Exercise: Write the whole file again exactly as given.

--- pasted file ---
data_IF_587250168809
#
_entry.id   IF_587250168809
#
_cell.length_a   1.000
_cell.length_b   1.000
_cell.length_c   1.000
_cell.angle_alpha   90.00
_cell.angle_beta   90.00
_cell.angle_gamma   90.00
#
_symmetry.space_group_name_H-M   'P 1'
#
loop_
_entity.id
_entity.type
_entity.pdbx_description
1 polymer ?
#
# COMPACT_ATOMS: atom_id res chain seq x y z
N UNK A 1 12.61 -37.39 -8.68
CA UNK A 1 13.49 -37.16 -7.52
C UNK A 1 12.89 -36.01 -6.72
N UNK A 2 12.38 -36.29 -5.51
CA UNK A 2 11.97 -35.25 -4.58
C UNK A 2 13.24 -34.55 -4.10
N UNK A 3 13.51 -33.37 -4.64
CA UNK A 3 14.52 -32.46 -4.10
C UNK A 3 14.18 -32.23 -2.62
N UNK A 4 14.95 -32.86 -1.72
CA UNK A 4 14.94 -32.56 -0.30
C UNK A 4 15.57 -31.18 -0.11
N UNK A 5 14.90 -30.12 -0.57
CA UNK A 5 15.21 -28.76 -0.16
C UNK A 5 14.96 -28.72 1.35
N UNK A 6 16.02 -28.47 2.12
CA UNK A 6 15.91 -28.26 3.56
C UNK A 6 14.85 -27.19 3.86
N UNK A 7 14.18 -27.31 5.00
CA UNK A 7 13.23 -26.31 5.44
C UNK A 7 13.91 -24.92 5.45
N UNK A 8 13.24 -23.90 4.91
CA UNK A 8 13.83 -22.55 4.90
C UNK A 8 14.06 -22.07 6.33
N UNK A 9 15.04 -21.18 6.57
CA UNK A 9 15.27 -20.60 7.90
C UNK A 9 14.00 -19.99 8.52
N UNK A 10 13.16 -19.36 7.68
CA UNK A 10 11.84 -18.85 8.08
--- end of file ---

data_IF_587250168809
#
_entry.id   IF_587250168809
#
_cell.length_a   1.000
_cell.length_b   1.000
_cell.length_c   1.000
_cell.angle_alpha   90.00
_cell.angle_beta   90.00
_cell.angle_gamma   90.00
#
_symmetry.space_group_name_H-M   'P 1'
#
loop_
_entity.id
_entity.type
_entity.pdbx_description
1 polymer ?
#
# COMPACT_ATOMS: atom_id res chain seq x y z
N UNK A 1 12.61 -37.39 -8.68
CA UNK A 1 13.49 -37.16 -7.52
C UNK A 1 12.89 -36.01 -6.72
N UNK A 2 12.38 -36.29 -5.51
CA UNK A 2 11.97 -35.25 -4.58
C UNK A 2 13.24 -34.55 -4.10
N UNK A 3 13.51 -33.37 -4.64
CA UNK A 3 14.52 -32.46 -4.10
C UNK A 3 14.18 -32.23 -2.62
N UNK A 4 14.95 -32.86 -1.72
CA UNK A 4 14.94 -32.56 -0.30
C UNK A 4 15.57 -31.18 -0.11
N UNK A 5 14.90 -30.12 -0.57
CA UNK A 5 15.21 -28.76 -0.16
C UNK A 5 14.96 -28.72 1.35
N UNK A 6 16.02 -28.47 2.12
CA UNK A 6 15.91 -28.26 3.56
C UNK A 6 14.85 -27.19 3.86
N UNK A 7 14.18 -27.31 5.00
CA UNK A 7 13.23 -26.31 5.44
C UNK A 7 13.91 -24.92 5.45
N UNK A 8 13.24 -23.90 4.91
CA UNK A 8 13.83 -22.55 4.90
C UNK A 8 14.06 -22.07 6.33
N UNK A 9 15.04 -21.18 6.57
CA UNK A 9 15.27 -20.60 7.90
C UNK A 9 14.00 -19.99 8.52
N UNK A 10 13.16 -19.36 7.68
CA UNK A 10 11.84 -18.85 8.08